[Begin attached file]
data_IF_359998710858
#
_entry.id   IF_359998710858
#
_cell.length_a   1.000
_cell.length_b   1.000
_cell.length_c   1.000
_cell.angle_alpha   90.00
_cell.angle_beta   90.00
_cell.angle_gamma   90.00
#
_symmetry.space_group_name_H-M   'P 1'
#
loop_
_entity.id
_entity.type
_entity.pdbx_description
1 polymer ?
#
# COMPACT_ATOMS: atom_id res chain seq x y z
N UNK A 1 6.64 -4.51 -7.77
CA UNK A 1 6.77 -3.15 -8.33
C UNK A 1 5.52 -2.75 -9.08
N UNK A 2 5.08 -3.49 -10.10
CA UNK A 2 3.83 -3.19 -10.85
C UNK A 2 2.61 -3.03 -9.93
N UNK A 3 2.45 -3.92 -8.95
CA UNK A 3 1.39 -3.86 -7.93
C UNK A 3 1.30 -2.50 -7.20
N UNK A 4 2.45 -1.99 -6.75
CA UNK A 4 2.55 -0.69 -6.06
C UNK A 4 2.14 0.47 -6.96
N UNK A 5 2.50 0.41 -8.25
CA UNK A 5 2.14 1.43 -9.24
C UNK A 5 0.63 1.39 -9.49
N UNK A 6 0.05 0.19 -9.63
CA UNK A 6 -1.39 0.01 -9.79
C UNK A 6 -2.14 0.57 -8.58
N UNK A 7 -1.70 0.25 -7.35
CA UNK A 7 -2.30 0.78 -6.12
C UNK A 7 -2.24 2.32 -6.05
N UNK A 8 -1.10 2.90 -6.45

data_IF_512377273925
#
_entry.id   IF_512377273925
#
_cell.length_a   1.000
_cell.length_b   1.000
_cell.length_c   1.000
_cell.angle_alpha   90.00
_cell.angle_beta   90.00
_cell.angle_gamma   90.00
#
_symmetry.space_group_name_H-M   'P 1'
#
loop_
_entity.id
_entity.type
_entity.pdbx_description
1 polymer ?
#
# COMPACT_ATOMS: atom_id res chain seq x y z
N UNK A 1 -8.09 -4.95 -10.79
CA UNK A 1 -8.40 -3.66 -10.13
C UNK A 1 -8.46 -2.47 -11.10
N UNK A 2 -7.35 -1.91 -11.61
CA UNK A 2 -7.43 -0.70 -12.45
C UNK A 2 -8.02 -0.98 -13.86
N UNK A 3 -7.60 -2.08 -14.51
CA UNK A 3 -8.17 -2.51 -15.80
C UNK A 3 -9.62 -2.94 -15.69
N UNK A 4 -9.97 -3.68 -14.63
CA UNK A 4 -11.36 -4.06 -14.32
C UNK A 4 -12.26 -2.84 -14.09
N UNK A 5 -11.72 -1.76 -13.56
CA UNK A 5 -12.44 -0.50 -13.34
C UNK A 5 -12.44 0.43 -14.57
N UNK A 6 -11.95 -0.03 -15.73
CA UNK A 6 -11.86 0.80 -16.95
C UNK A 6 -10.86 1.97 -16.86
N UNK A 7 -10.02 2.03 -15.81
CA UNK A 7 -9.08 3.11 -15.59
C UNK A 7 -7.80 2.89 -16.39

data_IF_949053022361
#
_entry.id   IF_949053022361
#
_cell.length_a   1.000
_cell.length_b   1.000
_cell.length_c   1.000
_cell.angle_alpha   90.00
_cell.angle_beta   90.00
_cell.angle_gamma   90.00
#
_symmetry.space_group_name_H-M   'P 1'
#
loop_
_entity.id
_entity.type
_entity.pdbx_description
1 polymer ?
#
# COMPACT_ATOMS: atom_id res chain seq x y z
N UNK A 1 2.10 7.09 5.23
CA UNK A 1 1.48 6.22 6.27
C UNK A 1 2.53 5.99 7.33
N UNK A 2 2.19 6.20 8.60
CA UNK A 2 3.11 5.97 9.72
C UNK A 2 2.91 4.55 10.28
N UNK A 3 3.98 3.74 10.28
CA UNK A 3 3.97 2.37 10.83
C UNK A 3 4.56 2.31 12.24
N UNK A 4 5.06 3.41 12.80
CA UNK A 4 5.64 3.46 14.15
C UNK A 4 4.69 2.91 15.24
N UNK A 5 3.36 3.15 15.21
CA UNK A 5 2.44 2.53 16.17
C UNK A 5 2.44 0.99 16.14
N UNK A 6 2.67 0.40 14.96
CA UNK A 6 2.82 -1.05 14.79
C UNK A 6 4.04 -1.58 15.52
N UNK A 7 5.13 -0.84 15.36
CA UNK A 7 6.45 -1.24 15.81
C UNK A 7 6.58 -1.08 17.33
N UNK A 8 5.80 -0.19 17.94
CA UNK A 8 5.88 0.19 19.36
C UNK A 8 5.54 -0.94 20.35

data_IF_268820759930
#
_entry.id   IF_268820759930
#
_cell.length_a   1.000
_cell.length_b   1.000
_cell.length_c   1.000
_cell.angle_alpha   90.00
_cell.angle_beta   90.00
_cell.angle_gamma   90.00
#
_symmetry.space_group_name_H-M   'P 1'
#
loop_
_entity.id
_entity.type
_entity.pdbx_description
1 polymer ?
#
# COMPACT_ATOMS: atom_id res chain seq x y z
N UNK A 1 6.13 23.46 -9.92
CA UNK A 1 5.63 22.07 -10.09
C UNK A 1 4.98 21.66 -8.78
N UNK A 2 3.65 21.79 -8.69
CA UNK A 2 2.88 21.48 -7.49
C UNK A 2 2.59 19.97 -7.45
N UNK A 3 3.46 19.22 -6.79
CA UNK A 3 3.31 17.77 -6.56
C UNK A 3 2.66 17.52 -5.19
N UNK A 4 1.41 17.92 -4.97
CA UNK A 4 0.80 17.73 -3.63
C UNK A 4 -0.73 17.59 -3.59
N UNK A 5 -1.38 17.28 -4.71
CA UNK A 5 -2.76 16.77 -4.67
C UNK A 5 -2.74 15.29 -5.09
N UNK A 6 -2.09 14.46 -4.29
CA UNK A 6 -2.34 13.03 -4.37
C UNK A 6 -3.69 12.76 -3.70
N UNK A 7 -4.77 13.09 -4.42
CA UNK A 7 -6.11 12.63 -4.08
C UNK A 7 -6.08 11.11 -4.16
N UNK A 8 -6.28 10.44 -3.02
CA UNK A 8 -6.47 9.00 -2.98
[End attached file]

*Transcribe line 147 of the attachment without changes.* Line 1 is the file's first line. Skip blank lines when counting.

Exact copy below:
# COMPACT_ATOMS: atom_id res chain seq x y z